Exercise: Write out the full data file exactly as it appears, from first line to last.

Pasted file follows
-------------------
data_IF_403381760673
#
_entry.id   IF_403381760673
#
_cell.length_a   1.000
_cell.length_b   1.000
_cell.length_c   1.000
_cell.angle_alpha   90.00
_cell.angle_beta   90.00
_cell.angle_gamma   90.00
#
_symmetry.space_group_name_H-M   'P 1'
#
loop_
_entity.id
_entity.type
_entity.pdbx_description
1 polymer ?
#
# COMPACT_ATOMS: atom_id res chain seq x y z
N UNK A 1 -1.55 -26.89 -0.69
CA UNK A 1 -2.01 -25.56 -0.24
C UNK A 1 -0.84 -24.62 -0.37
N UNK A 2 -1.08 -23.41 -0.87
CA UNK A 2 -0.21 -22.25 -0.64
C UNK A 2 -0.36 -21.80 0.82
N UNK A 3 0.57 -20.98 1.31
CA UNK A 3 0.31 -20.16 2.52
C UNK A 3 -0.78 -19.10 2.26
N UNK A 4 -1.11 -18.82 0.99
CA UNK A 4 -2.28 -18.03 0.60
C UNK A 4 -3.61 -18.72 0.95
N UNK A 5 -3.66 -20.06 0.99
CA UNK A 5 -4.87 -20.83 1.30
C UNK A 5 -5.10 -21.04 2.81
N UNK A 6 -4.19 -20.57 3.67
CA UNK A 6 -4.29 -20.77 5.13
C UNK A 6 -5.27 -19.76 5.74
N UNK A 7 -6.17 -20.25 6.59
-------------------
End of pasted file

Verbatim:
data_IF_403381760673
#
_entry.id   IF_403381760673
#
_cell.length_a   1.000
_cell.length_b   1.000
_cell.length_c   1.000
_cell.angle_alpha   90.00
_cell.angle_beta   90.00
_cell.angle_gamma   90.00
#
_symmetry.space_group_name_H-M   'P 1'
#
loop_
_entity.id
_entity.type
_entity.pdbx_description
1 polymer ?
#
# COMPACT_ATOMS: atom_id res chain seq x y z
N UNK A 1 -1.55 -26.89 -0.69
CA UNK A 1 -2.01 -25.56 -0.24
C UNK A 1 -0.84 -24.62 -0.37
N UNK A 2 -1.08 -23.41 -0.87
CA UNK A 2 -0.21 -22.25 -0.64
C UNK A 2 -0.36 -21.80 0.82
N UNK A 3 0.57 -20.98 1.31
CA UNK A 3 0.31 -20.16 2.52
C UNK A 3 -0.78 -19.10 2.26
N UNK A 4 -1.11 -18.82 0.99
CA UNK A 4 -2.28 -18.03 0.60
C UNK A 4 -3.61 -18.72 0.95
N UNK A 5 -3.66 -20.06 0.99
CA UNK A 5 -4.87 -20.83 1.30
C UNK A 5 -5.10 -21.04 2.81
N UNK A 6 -4.19 -20.57 3.67
CA UNK A 6 -4.29 -20.77 5.13
C UNK A 6 -5.27 -19.76 5.74
N UNK A 7 -6.17 -20.25 6.59